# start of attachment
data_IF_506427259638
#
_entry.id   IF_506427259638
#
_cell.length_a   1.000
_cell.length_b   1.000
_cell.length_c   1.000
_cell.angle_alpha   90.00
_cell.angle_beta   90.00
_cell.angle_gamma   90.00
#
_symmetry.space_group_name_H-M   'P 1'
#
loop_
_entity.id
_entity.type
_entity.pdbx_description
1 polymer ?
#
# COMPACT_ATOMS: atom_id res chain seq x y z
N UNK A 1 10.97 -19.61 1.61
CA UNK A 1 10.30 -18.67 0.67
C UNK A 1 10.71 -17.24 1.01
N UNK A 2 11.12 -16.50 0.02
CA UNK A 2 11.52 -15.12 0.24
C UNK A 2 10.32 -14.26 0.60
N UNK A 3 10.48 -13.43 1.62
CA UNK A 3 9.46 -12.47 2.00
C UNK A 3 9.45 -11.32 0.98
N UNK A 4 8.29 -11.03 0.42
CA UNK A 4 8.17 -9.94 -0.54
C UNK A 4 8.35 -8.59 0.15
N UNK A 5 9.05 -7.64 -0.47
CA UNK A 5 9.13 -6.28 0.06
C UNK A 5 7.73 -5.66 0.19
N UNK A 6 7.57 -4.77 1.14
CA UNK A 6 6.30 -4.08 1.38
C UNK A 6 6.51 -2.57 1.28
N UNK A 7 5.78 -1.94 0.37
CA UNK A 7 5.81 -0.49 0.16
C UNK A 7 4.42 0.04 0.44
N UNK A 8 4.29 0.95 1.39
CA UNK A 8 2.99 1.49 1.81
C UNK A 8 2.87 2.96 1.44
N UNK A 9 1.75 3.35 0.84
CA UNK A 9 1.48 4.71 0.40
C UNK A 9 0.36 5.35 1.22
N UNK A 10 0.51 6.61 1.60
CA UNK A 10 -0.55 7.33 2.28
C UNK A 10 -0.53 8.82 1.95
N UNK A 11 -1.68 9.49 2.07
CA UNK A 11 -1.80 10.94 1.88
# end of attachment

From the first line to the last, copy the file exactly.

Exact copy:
data_IF_506427259638
#
_entry.id   IF_506427259638
#
_cell.length_a   1.000
_cell.length_b   1.000
_cell.length_c   1.000
_cell.angle_alpha   90.00
_cell.angle_beta   90.00
_cell.angle_gamma   90.00
#
_symmetry.space_group_name_H-M   'P 1'
#
loop_
_entity.id
_entity.type
_entity.pdbx_description
1 polymer ?
#
# COMPACT_ATOMS: atom_id res chain seq x y z
N UNK A 1 10.97 -19.61 1.61
CA UNK A 1 10.30 -18.67 0.67
C UNK A 1 10.71 -17.24 1.01
N UNK A 2 11.12 -16.50 0.02
CA UNK A 2 11.52 -15.12 0.24
C UNK A 2 10.32 -14.26 0.60
N UNK A 3 10.48 -13.43 1.62
CA UNK A 3 9.46 -12.47 2.00
C UNK A 3 9.45 -11.32 0.98
N UNK A 4 8.29 -11.03 0.42
CA UNK A 4 8.17 -9.94 -0.54
C UNK A 4 8.35 -8.59 0.15
N UNK A 5 9.05 -7.64 -0.47
CA UNK A 5 9.13 -6.28 0.06
C UNK A 5 7.73 -5.66 0.19
N UNK A 6 7.57 -4.77 1.14
CA UNK A 6 6.30 -4.08 1.38
C UNK A 6 6.51 -2.57 1.28
N UNK A 7 5.78 -1.94 0.37
CA UNK A 7 5.81 -0.49 0.16
C UNK A 7 4.42 0.04 0.44
N UNK A 8 4.29 0.95 1.39
CA UNK A 8 2.99 1.49 1.81
C UNK A 8 2.87 2.96 1.44
N UNK A 9 1.75 3.35 0.84
CA UNK A 9 1.48 4.71 0.40
C UNK A 9 0.36 5.35 1.22
N UNK A 10 0.51 6.61 1.60
CA UNK A 10 -0.55 7.33 2.28
C UNK A 10 -0.53 8.82 1.95
N UNK A 11 -1.68 9.49 2.07
CA UNK A 11 -1.80 10.94 1.88